Nobody likes having anybody saying anything nasty about the people or groups they really care about (contoh: HEY NERD, YOUR MOMMA’S SO FAT. SHE NEEDS A TREE BRANCH TO SCRATCH HER A**!!). Your primal instincts will kick in and you will defend your gang – psst family is also considered a gang.
Your hardcoreness is correlated with the indoctrination you have received. If you are a staunch supporter of your gang, you will hold it up in high esteem and you will have certain beliefs about it like how great it is. Problems happen when you come across information which challenges your existential beliefs. This causes cognitive dissonance, an atas term which simply means conflicting thinking. Cognitive dissonance messes with your head. It creates discomforting feelings.
So naturally, we want to eliminate these oppositions by making sense of them. WE WANT HARMONY IN THINKING. There are generally 3 ways to deal with cognitive dissonance:
#1. You change your current behaviour/beliefs/opinions. You consider the conflicting information, and you accept it while rejecting your old behaviour/beliefs.
#2. You justify your current opinions by increasing the appeal of opinions and reduce the attractiveness of the opposing alternative.
#3. You think others who don’t share your views are morons.
But here’s why it’s SCARY:
Unfortunately, many people would prefer to go for the 2nd and 3rd choices because Option 1 takes up more thinking-time, requires a re-examination of one’s accepted common-sense facts and it can potentially create self-doubt. As mentioned in the earlier points, groups can cause people to develop a single track minds. Given that people do not readily change their minds when they receive conflicting information about something which they have been so accustomed with, being around with similarly minded friends will amplify this behaviour. That is how people become so zealous and bigoted. Zombified (related: source and source).
It wouldn’t hurt to question…
While there are obvious benefits to being part of a group, you know, like being less lonely, working together, blablabla, you can’t deny that there are groups that threaten your sanity. Such groups actively promote ‘we-them’ beliefs, say debates bukan budaya kita, and they expect you to always follow your leaders unquestionably (source, source, source, source and source). They emphasise group cohesion over freedom of thinking. So many jialat problems have arised from this: Columbia space shuttle explosion. Bay of Pigs invasion. War on Iraq. Allowance to songlap millions/billions of development money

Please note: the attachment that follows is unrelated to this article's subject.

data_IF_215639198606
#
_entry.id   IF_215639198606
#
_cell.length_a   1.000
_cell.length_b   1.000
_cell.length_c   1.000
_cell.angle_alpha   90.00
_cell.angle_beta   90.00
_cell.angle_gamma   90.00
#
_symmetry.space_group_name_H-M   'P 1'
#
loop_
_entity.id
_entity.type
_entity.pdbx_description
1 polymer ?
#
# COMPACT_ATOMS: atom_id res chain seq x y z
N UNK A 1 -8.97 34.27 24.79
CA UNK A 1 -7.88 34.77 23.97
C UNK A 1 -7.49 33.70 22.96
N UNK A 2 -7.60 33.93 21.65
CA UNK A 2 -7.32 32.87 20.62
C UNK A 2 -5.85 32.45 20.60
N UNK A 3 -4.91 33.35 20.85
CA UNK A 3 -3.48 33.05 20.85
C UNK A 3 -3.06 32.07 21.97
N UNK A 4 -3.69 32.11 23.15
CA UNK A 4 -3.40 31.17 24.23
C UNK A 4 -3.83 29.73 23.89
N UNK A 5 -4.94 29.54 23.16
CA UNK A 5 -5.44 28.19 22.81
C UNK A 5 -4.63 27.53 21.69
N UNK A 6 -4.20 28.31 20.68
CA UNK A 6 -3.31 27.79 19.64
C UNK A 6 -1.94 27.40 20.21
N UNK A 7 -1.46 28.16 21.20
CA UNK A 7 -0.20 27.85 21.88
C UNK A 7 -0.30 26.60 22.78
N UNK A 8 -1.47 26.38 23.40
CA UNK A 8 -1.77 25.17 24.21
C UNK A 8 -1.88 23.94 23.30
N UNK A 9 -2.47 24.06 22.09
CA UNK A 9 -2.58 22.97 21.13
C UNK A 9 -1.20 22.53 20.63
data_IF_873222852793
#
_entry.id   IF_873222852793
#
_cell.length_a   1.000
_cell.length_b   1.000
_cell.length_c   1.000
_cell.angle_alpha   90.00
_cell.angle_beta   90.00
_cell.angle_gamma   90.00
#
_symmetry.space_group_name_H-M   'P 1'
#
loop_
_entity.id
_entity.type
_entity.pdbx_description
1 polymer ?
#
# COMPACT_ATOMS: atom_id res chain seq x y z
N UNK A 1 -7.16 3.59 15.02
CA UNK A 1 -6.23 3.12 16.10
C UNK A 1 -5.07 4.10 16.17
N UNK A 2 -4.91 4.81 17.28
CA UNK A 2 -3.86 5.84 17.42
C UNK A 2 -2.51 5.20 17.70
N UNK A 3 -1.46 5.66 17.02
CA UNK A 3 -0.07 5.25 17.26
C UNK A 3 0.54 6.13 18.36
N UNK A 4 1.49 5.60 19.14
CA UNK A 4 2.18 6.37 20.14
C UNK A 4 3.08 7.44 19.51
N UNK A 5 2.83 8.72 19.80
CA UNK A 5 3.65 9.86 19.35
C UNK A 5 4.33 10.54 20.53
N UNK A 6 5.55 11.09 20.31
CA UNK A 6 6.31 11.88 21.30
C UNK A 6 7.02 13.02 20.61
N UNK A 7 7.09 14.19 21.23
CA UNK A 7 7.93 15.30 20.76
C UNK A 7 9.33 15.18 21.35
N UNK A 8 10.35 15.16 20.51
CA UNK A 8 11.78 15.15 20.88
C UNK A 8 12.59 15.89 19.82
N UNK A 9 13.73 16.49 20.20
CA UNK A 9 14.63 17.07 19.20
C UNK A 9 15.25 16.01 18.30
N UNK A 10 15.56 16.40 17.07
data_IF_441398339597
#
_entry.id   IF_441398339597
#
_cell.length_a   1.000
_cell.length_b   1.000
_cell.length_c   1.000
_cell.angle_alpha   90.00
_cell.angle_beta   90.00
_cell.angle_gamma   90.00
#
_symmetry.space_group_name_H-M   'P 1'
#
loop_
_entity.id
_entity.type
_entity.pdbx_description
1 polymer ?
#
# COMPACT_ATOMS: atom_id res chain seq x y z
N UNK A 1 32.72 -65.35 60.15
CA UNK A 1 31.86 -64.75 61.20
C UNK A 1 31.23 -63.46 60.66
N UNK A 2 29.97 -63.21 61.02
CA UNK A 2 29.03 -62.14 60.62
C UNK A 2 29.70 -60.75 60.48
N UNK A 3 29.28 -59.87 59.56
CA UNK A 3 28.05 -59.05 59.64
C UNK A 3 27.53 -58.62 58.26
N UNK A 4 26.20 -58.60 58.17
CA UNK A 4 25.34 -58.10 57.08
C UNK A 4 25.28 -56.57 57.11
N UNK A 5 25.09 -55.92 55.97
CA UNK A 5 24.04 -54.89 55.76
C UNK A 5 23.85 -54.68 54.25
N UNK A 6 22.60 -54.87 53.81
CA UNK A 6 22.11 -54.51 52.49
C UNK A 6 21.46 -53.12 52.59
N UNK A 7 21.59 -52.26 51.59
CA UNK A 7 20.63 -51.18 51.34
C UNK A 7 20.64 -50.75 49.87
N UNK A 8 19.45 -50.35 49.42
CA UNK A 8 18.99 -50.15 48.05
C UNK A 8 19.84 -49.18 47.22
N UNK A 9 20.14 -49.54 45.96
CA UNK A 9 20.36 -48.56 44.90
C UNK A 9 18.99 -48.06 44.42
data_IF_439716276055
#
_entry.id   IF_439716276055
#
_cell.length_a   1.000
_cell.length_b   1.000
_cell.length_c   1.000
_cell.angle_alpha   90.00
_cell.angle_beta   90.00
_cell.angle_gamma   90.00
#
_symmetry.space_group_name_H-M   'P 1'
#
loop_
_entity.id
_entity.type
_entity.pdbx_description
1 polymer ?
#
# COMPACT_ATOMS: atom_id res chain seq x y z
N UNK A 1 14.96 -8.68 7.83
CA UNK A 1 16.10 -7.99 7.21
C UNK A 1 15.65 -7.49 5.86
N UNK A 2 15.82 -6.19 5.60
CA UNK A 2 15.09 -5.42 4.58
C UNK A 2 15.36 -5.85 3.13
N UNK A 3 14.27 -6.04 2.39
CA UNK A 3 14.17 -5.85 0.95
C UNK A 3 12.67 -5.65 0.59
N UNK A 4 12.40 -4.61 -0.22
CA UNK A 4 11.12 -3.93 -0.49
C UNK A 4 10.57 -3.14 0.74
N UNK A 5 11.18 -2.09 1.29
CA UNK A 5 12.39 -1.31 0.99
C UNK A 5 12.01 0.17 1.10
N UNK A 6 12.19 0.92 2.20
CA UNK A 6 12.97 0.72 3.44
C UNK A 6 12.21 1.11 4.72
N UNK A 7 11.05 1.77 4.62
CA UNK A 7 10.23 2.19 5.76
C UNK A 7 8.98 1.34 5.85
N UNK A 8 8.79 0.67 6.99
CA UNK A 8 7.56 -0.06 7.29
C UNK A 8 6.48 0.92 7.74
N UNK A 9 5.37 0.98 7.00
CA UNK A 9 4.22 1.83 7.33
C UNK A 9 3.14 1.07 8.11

The reality is, from the day you are born you will always find yourself joining groups. These groups may be religious, recreational, etc. Some of the more exclusive groups expect more of you. You must conform, integrate, or more extreme, assimilate. Sometimes it is not your choice – you are ‘born’ into them (thanks ma pa).
So what can YOU do about it? Or more specifically, what can you do if you are a blind political zombie and you want to see the ‘light’? Here are some points for your consideration:
- Remember that questioning and evaluating ideas are always healthy signs of critical thinking – no matter how stupid they may seem (source)
- Ignore the emotionally charged labels and character assassinations when evaluating ideas (source)
- Keep an open mind and be curious about understanding the positions of all relevant parties (source)
- Welcome dissonance as it would help open your mind. Learning that you are wrong is always better than living a misguided life.
- Observe not only the words, but also the actions of your leaders.
- If your group disallows you from having dissenting views, it could be a sign of group intolerance. If so, ask if it is worth being part of this group.
- If you want to make changes in the group, get as many like-minded people to amplify your views.
- If all else fails, consider seriously about leaving the group because groupthink can cause grave harm (source).
These are some fundamental safeguards to becoming a political zombie. So… What about people you know who are blind political zombies? Well, like the saying goes, you can lead a horse to water, but you can’t force it to drink. You might choose to respect their fundamental rights… to be a zombie.
- 7 MALAYSIAN NEWS HEADLINES TURNED INTO HORROR MOVIES! (2014)
- 7 MALAYSIAN HORROR MOVIE POSTERS BASED ON REAL NEWS – part 2! (2015)
- 8 GAME OF THRONES-LIKE TWISTS THAT HAPPENED IN MALAYSIAN POLITICS